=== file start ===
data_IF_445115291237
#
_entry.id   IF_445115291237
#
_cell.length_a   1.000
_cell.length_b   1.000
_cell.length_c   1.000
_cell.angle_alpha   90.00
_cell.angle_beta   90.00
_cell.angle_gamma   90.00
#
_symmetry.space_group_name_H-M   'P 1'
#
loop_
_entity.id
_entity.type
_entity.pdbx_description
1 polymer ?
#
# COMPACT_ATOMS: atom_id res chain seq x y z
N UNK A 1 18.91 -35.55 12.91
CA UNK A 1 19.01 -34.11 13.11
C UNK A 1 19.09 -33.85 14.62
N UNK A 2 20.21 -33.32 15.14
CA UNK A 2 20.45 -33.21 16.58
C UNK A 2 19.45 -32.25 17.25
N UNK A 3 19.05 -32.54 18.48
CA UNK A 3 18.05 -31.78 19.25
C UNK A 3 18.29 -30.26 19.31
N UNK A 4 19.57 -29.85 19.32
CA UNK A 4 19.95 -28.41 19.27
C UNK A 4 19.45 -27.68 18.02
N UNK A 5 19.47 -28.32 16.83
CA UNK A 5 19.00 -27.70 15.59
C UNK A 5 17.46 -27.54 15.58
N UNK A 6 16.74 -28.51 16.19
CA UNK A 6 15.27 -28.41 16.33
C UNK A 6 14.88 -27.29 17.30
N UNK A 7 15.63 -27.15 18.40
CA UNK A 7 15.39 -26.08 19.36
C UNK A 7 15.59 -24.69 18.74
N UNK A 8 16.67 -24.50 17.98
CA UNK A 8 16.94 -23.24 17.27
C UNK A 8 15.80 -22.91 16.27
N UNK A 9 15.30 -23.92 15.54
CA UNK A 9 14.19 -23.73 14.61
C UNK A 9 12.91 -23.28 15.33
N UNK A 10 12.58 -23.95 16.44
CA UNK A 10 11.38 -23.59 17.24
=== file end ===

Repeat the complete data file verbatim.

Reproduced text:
data_IF_445115291237
#
_entry.id   IF_445115291237
#
_cell.length_a   1.000
_cell.length_b   1.000
_cell.length_c   1.000
_cell.angle_alpha   90.00
_cell.angle_beta   90.00
_cell.angle_gamma   90.00
#
_symmetry.space_group_name_H-M   'P 1'
#
loop_
_entity.id
_entity.type
_entity.pdbx_description
1 polymer ?
#
# COMPACT_ATOMS: atom_id res chain seq x y z
N UNK A 1 18.91 -35.55 12.91
CA UNK A 1 19.01 -34.11 13.11
C UNK A 1 19.09 -33.85 14.62
N UNK A 2 20.21 -33.32 15.14
CA UNK A 2 20.45 -33.21 16.58
C UNK A 2 19.45 -32.25 17.25
N UNK A 3 19.05 -32.54 18.48
CA UNK A 3 18.05 -31.78 19.25
C UNK A 3 18.29 -30.26 19.31
N UNK A 4 19.57 -29.85 19.32
CA UNK A 4 19.95 -28.41 19.27
C UNK A 4 19.45 -27.68 18.02
N UNK A 5 19.47 -28.32 16.83
CA UNK A 5 19.00 -27.70 15.59
C UNK A 5 17.46 -27.54 15.58
N UNK A 6 16.74 -28.51 16.19
CA UNK A 6 15.27 -28.41 16.33
C UNK A 6 14.88 -27.29 17.30
N UNK A 7 15.63 -27.15 18.40
CA UNK A 7 15.39 -26.08 19.36
C UNK A 7 15.59 -24.69 18.74
N UNK A 8 16.67 -24.50 17.98
CA UNK A 8 16.94 -23.24 17.27
C UNK A 8 15.80 -22.91 16.27
N UNK A 9 15.30 -23.92 15.54
CA UNK A 9 14.19 -23.73 14.61
C UNK A 9 12.91 -23.28 15.33
N UNK A 10 12.58 -23.95 16.44
CA UNK A 10 11.38 -23.59 17.24